I have developed a theory that you really can call a place home when you are comfortable jay walking there. If that's true, I could not be more decidedly a visitor. It's a little better here than in London and Glasgow, in that I mostly know what direction the traffic will be coming from, but they've gone and added hundreds of bicycles to the mix. It's like the next level of a video game. Mastered traffic on the right? Move on to bicycle level. I'm sure there are clear bicycle right-of-way rules, but I certainly don't know what they are. Instead, on small streets, I swivel my head around wildly as though the Tour de France may come barrelling around any corner at all. On more trafficked streets, I perch on the curb waiting and waiting for the little green walk man to appear, knowing that it he will only do so in two different stages (a thing I do not understand at all), so that even after I make it safely to the middle of the road, I will only reprise my wait until I am cleared to get all the way to the other side. It takes quite a lot of time, and I do feel silly, but, on the bright side, I've not yet been run over.
When I was in Scotland (about which I have much more to say, but if I try to go in order at this point, I fear I'll only fall further behind), Jenny shared this bit of restaurant-choosing wisdom: if it makes claims to have "world-famous" anything, avoid it like the plague. I would like to add to that: do not dine at a Dutch restaurant that gives you a souvenir wooden shoe key chain with your receipt. Unless you really wanted one, of course. I'm just saying that it's a good bet the locals aren't flocking to the joint. Sometimes, though, in an unknown city, it can be motivating to go out looking for something rather than just looking at everything. Even if that place turns out to be a touristy pancake restaurant frequented by very young American backpackers, there can still be a sense of accomplishment in having found it. Um...eventually. While the center of Amsterdam is really quite small, it is not all that self evident from a navigational standpoint. The street names change with a frequency that suggests a a greater commitment to fairness (surely everyone should get to have a street named after them, even if for only one block?) than to city planning.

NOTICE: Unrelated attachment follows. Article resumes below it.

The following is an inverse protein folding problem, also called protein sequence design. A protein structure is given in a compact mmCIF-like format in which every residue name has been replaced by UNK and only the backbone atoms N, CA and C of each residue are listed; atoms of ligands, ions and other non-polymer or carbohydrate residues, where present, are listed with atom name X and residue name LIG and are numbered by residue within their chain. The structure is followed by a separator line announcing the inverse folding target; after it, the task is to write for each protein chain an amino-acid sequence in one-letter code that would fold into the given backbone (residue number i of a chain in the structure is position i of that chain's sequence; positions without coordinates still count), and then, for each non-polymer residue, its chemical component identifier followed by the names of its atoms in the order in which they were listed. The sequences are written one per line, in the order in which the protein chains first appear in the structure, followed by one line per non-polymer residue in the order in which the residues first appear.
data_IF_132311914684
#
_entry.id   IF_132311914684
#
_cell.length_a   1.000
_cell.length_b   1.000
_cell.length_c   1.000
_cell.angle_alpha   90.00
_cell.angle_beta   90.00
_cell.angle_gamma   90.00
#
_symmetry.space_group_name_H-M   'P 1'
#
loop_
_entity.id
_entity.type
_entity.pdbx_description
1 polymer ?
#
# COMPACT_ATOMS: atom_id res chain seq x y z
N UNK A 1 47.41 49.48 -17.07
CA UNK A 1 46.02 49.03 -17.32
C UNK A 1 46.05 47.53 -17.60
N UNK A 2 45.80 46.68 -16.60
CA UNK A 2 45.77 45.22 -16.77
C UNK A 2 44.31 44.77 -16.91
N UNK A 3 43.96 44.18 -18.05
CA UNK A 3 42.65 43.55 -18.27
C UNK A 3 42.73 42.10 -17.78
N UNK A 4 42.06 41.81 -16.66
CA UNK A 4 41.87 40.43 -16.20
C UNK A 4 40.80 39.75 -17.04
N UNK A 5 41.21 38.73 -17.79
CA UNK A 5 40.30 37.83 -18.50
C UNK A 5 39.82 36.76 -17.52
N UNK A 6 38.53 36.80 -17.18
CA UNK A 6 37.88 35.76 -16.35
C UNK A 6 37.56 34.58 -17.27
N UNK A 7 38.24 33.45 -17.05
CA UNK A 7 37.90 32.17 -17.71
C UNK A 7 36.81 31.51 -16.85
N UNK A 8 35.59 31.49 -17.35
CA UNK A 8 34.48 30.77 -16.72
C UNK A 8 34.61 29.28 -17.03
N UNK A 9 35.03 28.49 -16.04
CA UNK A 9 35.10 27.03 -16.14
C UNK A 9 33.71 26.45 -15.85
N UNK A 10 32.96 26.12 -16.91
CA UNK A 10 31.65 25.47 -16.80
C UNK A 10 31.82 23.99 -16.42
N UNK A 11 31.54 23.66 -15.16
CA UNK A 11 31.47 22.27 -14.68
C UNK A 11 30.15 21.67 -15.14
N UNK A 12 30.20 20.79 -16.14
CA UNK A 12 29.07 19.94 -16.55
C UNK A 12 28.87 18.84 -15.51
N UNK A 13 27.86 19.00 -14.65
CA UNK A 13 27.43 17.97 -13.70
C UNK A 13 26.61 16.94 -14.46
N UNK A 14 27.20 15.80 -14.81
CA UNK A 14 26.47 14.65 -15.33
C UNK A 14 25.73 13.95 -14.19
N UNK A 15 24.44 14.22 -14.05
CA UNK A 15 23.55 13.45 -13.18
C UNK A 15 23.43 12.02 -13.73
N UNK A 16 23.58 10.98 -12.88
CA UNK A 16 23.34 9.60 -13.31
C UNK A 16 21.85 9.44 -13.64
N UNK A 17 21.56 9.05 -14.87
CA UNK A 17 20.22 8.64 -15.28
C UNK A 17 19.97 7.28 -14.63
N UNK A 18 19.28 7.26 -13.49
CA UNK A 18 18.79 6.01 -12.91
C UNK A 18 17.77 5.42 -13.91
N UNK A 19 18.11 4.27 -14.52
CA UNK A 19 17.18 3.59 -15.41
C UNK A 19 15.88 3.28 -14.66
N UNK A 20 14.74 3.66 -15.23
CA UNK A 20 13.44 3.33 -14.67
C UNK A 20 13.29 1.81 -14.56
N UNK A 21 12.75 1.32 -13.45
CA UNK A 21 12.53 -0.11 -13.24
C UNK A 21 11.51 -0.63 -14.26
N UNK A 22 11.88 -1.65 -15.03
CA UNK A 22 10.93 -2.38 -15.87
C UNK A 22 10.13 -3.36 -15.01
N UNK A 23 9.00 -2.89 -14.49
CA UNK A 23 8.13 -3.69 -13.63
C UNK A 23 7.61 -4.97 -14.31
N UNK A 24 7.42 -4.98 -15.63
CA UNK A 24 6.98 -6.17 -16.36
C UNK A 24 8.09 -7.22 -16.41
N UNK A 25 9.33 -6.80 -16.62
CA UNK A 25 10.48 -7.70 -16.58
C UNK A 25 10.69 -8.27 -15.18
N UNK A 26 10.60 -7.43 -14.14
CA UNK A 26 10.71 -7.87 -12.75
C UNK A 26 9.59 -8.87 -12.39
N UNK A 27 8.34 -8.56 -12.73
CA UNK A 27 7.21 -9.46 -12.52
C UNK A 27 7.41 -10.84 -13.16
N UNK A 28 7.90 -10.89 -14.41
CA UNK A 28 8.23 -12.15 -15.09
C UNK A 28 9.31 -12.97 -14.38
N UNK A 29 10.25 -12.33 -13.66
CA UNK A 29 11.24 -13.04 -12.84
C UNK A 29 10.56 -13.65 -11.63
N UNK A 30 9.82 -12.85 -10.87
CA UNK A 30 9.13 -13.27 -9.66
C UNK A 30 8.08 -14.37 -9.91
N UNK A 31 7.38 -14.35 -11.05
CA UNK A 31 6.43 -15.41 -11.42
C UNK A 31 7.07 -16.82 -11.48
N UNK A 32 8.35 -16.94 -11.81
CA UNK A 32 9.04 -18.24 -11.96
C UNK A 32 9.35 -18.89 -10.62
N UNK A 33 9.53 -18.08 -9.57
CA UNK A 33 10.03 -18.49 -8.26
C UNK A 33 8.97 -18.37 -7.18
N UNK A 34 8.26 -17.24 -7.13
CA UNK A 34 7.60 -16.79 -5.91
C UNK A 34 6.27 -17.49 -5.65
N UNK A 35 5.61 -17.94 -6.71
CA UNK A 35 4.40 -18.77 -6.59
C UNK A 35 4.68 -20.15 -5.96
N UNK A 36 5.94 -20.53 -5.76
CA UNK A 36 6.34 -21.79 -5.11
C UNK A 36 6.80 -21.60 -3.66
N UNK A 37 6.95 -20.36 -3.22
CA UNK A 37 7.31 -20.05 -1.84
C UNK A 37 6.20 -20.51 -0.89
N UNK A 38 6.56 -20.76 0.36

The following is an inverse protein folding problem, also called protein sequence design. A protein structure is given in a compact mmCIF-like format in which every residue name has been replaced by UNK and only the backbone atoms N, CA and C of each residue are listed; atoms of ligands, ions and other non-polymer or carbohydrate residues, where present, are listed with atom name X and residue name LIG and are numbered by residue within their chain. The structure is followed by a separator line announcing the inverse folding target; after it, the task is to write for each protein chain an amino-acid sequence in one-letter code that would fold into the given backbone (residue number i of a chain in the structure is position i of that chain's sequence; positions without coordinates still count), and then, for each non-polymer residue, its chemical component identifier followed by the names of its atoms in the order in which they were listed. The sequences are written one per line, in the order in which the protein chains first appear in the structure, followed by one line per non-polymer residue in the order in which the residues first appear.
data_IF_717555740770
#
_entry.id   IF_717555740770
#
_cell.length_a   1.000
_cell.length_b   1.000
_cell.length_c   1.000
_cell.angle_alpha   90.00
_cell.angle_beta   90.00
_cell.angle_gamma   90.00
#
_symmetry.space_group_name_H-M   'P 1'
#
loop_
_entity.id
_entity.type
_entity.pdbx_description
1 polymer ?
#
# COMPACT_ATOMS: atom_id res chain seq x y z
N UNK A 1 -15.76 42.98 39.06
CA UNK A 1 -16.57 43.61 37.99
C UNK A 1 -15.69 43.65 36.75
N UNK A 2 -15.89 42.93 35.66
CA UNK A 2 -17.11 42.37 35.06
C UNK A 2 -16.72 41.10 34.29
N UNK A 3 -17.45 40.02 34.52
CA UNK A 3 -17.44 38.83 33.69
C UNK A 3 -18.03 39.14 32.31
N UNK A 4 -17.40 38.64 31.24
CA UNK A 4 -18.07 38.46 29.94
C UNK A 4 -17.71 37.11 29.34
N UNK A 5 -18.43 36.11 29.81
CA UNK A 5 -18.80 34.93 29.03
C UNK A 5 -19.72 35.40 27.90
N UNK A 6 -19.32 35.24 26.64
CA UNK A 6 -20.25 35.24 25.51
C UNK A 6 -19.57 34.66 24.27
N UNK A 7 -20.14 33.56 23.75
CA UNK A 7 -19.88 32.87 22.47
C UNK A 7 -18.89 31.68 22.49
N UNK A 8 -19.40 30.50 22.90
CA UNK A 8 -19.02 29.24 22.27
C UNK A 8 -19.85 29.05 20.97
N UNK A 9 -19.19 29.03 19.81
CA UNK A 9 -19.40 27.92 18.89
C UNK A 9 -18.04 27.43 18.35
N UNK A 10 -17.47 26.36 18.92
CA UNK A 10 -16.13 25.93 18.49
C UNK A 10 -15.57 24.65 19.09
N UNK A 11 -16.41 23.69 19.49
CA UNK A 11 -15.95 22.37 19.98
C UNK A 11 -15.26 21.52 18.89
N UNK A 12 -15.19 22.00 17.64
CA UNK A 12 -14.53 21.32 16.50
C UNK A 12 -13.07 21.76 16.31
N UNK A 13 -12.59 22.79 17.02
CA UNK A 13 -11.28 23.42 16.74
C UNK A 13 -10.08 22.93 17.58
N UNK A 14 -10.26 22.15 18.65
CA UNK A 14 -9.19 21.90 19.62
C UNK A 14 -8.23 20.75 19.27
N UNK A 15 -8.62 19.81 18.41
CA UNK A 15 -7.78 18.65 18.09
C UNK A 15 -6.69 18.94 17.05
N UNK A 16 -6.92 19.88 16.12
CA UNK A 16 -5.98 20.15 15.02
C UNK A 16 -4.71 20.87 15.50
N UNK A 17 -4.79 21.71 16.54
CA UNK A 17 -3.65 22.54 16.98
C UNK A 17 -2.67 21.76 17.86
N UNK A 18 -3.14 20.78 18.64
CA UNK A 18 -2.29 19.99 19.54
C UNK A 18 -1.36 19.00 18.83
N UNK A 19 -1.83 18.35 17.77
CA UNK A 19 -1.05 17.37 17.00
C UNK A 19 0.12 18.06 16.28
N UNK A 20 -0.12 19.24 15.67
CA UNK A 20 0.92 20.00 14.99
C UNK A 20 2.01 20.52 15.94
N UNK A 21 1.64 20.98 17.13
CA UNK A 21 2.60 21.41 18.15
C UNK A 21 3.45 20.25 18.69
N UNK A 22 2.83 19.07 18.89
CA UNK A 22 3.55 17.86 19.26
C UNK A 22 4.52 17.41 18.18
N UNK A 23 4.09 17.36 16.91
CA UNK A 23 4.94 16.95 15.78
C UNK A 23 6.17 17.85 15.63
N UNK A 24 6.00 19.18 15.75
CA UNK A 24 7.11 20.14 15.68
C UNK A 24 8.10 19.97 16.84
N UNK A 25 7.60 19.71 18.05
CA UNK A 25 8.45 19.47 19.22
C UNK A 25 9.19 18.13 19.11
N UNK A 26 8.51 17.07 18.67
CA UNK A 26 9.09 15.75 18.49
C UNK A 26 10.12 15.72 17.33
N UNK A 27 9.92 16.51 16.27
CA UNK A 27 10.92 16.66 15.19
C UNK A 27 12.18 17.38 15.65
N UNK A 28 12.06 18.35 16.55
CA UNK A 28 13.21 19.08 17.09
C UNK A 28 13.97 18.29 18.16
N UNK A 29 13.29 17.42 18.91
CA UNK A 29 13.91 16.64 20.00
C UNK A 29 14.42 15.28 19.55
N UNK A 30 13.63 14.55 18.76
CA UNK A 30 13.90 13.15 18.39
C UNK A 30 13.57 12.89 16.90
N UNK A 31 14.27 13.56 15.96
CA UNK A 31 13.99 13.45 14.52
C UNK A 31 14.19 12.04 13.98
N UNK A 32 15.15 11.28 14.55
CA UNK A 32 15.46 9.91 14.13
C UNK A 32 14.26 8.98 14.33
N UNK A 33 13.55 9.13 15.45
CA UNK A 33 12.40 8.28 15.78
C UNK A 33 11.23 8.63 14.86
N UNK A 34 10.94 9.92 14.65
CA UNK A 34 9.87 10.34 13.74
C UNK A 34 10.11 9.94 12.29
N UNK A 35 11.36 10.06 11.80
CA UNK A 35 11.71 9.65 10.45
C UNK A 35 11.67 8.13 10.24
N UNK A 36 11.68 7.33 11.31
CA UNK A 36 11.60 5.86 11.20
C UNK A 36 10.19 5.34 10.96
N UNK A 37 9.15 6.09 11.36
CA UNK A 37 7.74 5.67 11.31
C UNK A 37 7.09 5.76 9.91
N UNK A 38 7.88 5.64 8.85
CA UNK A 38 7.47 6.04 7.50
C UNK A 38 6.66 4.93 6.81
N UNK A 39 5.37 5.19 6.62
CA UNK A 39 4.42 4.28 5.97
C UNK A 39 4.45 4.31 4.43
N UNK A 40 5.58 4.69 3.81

The nice thing is that being lost in the center of Amsterdam is no great hardship (unless you are very, very hungry and stubbornly devoted to some particular pancakes you've never even met), There seems to be nothing that isn't beautiful. Within an hour of leaving the house, I was ready to move here. All I need is a work visa and enough money for a canal house. Easy peasy.
After the silly pancake quest had ended, I decided to do some reconnaissance about the place I intend to have dinner (it's taco Tuesday at J.D. Williams Whiskey Bar, don't you know. And who doesn't want Asian fusion tacos with whiskey cocktails? It sounds like I'm making that up, but it is a real thing. It sounds uniquely terrible, which makes me believe it might be surprisingly great. If I lose courage, there's a gin joint only a few impossibly named streets away). As I was swivel-head-ing and oh-my-god-it's-so-beautiful-ing my way through cobbled streets, I passed on my left what looked like it might be a perfect bar/cafe to wait out the threatening rain. I made a note to retreat to it swiftly when I felt the first drop, but thought I'd explore just a little further, which is how I ended up in the Red Light District entirely by accident.
I was startled by how completely quotidian it was. Not ten steps beyond the perfect cafe on the left, was a fifty-something blonde in a pink neon bra in a window on the right. I suppose I imagined a more cordoned-off, seedy atmosphere. I did not expect to see women on display right round the corner from a butcher shop and a corner grocery. Possibly, it seems different at night. On a Tuesday afternoon, however, what it mostly seems is boring. Not for me, of course, the unsuspecting wanderer, but for the women in the windows. They look no different from sales clerks behind the counters of empty shops, gazing vacantly toward the open door, other than that they are wearing a lot less and none of it comfortable.
Here's hoping Tuesday night is more profitable than Tuesday afternoon, ladies, and that you have to deal with the bare minimum of idiotic French teenagers like those I passed minutes later practicing "Tu es une pute? Combien?" and then falling about laughing. Looks like a tough gig.